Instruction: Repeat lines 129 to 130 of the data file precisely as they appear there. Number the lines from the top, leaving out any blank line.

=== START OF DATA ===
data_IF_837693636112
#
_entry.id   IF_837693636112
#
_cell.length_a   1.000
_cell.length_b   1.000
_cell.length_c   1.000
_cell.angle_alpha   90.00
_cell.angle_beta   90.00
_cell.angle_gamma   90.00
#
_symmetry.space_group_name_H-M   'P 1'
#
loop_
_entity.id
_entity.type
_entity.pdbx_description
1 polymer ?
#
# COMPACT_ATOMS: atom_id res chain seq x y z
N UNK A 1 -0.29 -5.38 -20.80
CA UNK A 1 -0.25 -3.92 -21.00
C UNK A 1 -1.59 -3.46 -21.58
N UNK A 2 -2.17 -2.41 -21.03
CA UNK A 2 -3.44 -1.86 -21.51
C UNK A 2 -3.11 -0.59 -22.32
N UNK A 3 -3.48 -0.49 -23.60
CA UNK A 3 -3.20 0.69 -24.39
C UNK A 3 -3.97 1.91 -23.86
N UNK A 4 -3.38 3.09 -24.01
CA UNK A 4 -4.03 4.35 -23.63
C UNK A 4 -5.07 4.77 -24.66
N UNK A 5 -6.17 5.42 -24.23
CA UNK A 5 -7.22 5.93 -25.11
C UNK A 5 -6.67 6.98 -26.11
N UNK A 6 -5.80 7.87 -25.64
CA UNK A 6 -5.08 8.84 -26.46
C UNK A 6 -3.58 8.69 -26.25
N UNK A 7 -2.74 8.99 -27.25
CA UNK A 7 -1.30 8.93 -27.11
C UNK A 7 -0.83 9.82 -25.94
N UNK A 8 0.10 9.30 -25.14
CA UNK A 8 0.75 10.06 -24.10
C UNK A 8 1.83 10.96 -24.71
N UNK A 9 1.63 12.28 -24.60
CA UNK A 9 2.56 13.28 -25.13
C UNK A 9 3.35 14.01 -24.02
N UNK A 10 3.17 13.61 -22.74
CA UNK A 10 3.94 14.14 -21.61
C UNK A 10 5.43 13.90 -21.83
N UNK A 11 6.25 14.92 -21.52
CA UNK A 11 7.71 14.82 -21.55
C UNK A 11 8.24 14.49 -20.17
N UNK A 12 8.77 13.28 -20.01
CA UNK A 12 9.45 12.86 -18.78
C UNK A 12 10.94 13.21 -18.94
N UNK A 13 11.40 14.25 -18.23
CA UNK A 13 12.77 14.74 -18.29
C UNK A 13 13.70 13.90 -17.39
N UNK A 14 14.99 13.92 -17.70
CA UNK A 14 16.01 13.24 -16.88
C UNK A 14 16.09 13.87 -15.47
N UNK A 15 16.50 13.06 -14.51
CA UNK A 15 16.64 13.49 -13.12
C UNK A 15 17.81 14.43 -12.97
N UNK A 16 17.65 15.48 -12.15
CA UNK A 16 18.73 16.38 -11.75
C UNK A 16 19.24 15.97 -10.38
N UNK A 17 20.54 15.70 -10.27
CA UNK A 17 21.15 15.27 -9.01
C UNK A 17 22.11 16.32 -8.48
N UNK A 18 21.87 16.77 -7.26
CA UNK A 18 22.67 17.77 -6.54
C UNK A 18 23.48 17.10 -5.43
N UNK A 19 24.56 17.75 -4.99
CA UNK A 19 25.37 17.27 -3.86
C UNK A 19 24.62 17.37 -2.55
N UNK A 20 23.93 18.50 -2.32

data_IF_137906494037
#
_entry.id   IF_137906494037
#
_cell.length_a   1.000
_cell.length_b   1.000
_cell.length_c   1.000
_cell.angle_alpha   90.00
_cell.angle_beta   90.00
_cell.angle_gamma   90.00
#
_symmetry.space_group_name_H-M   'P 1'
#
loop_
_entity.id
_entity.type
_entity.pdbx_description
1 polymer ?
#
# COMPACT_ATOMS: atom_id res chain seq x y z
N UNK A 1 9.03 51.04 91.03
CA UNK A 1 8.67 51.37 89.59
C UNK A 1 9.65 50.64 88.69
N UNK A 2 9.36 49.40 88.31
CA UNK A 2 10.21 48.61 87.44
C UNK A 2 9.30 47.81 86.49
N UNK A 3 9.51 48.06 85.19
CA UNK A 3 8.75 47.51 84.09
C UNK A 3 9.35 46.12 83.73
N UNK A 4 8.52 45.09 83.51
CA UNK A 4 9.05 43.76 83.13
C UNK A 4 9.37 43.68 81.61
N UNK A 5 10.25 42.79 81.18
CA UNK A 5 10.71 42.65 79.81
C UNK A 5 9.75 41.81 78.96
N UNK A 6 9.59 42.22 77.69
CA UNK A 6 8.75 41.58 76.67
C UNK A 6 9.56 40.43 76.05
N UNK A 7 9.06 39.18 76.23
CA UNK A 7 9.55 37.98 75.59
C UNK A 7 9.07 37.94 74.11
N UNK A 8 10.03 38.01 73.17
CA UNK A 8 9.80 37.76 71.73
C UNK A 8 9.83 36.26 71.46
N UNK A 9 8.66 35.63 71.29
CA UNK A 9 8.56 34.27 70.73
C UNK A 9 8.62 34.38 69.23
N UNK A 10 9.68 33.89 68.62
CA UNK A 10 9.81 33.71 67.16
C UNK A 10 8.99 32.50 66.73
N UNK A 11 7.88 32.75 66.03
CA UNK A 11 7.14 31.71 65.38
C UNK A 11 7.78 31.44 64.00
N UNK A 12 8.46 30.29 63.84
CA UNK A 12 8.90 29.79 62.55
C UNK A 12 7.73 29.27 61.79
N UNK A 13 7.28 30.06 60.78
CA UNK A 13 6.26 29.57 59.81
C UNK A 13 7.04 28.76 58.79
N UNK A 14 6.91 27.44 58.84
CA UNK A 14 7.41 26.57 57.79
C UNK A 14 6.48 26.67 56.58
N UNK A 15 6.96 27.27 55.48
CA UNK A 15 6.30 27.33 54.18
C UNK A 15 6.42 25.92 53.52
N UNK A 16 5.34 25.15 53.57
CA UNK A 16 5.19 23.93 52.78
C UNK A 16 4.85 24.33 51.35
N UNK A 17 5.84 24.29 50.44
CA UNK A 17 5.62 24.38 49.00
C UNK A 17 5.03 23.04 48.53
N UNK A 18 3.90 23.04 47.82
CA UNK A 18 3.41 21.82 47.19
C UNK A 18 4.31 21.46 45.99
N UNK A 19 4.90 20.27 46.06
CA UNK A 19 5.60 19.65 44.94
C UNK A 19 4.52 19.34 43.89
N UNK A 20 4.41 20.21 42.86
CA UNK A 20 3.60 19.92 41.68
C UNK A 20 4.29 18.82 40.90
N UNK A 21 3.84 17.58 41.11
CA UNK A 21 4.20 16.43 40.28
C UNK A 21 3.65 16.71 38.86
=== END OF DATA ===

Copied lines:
N UNK A 11 7.88 32.75 66.03
CA UNK A 11 7.14 31.71 65.38